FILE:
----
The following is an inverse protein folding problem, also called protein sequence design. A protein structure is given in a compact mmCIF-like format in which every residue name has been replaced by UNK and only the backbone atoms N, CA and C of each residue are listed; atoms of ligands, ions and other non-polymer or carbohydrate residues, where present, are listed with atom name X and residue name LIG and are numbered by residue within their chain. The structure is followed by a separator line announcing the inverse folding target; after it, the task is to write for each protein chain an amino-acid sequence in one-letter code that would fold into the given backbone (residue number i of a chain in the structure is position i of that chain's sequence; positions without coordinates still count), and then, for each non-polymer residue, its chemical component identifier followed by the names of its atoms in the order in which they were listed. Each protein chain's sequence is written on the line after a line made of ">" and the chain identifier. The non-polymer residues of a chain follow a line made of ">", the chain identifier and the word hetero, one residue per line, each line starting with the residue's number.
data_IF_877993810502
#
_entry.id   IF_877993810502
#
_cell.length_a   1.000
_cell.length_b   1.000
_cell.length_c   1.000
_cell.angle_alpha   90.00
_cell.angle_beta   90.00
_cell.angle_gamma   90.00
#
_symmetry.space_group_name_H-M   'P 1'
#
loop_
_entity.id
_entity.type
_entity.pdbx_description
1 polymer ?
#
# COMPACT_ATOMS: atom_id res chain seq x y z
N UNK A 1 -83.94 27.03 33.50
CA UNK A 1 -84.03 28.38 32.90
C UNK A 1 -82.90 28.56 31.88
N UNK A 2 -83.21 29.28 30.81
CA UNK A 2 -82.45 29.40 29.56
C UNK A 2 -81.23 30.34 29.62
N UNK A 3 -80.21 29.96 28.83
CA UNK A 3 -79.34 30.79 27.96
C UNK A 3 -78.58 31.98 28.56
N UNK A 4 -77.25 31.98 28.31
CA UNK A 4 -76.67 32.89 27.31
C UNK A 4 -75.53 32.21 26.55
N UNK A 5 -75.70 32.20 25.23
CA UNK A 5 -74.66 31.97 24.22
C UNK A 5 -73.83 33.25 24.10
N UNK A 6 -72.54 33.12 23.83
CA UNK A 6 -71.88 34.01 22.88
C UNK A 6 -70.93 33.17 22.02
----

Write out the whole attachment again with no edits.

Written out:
The following is an inverse protein folding problem, also called protein sequence design. A protein structure is given in a compact mmCIF-like format in which every residue name has been replaced by UNK and only the backbone atoms N, CA and C of each residue are listed; atoms of ligands, ions and other non-polymer or carbohydrate residues, where present, are listed with atom name X and residue name LIG and are numbered by residue within their chain. The structure is followed by a separator line announcing the inverse folding target; after it, the task is to write for each protein chain an amino-acid sequence in one-letter code that would fold into the given backbone (residue number i of a chain in the structure is position i of that chain's sequence; positions without coordinates still count), and then, for each non-polymer residue, its chemical component identifier followed by the names of its atoms in the order in which they were listed. Each protein chain's sequence is written on the line after a line made of ">" and the chain identifier. The non-polymer residues of a chain follow a line made of ">", the chain identifier and the word hetero, one residue per line, each line starting with the residue's number.
data_IF_877993810502
#
_entry.id   IF_877993810502
#
_cell.length_a   1.000
_cell.length_b   1.000
_cell.length_c   1.000
_cell.angle_alpha   90.00
_cell.angle_beta   90.00
_cell.angle_gamma   90.00
#
_symmetry.space_group_name_H-M   'P 1'
#
loop_
_entity.id
_entity.type
_entity.pdbx_description
1 polymer ?
#
# COMPACT_ATOMS: atom_id res chain seq x y z
N UNK A 1 -83.94 27.03 33.50
CA UNK A 1 -84.03 28.38 32.90
C UNK A 1 -82.90 28.56 31.88
N UNK A 2 -83.21 29.28 30.81
CA UNK A 2 -82.45 29.40 29.56
C UNK A 2 -81.23 30.34 29.62
N UNK A 3 -80.21 29.96 28.83
CA UNK A 3 -79.34 30.79 27.96
C UNK A 3 -78.58 31.98 28.56
N UNK A 4 -77.25 31.98 28.31
CA UNK A 4 -76.67 32.89 27.31
C UNK A 4 -75.53 32.21 26.55
N UNK A 5 -75.70 32.20 25.23
CA UNK A 5 -74.66 31.97 24.22
C UNK A 5 -73.83 33.25 24.10
N UNK A 6 -72.54 33.12 23.83
CA UNK A 6 -71.88 34.01 22.88
C UNK A 6 -70.93 33.17 22.02